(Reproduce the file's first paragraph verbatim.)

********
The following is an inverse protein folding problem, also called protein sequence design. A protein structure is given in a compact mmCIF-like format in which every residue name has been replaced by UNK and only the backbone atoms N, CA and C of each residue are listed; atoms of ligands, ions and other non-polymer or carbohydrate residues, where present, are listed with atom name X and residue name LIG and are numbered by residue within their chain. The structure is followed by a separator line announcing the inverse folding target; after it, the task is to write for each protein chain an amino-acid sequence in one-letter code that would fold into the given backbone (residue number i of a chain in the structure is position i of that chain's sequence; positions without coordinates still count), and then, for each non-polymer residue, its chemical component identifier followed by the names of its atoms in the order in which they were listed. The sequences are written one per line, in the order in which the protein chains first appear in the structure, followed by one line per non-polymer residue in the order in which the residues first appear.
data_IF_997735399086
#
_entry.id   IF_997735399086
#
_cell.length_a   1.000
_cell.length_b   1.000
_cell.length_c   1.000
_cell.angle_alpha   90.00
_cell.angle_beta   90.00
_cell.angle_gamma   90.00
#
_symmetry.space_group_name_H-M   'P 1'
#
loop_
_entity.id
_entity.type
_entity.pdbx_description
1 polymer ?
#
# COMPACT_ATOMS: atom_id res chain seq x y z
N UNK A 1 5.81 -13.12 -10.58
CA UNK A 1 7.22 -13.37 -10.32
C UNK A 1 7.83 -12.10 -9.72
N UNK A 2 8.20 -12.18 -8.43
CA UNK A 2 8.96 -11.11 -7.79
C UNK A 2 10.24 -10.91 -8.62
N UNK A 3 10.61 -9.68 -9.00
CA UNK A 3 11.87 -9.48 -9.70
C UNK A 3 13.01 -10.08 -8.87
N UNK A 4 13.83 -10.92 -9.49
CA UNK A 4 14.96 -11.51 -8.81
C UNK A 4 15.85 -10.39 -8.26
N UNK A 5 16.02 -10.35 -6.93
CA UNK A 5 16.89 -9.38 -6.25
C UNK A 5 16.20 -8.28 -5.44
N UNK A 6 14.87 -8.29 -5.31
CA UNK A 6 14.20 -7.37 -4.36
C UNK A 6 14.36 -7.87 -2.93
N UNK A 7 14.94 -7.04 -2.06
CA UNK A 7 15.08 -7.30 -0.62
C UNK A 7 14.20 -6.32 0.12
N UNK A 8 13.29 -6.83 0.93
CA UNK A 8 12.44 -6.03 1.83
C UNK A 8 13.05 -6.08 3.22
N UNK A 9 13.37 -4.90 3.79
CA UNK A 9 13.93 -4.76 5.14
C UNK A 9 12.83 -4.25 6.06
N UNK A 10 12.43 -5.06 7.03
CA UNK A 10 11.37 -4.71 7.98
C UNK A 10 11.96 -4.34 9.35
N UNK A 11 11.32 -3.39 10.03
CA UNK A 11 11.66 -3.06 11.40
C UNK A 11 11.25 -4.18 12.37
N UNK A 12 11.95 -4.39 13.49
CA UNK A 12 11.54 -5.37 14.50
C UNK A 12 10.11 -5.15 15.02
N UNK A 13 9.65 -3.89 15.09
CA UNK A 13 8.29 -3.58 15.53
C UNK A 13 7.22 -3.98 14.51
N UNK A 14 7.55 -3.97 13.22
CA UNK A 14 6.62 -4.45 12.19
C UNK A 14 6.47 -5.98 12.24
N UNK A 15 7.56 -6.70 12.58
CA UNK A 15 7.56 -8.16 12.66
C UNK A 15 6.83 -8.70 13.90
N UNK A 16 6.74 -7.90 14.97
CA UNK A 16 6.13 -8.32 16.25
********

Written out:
The following is an inverse protein folding problem, also called protein sequence design. A protein structure is given in a compact mmCIF-like format in which every residue name has been replaced by UNK and only the backbone atoms N, CA and C of each residue are listed; atoms of ligands, ions and other non-polymer or carbohydrate residues, where present, are listed with atom name X and residue name LIG and are numbered by residue within their chain. The structure is followed by a separator line announcing the inverse folding target; after it, the task is to write for each protein chain an amino-acid sequence in one-letter code that would fold into the given backbone (residue number i of a chain in the structure is position i of that chain's sequence; positions without coordinates still count), and then, for each non-polymer residue, its chemical component identifier followed by the names of its atoms in the order in which they were listed. The sequences are written one per line, in the order in which the protein chains first appear in the structure, followed by one line per non-polymer residue in the order in which the residues first appear.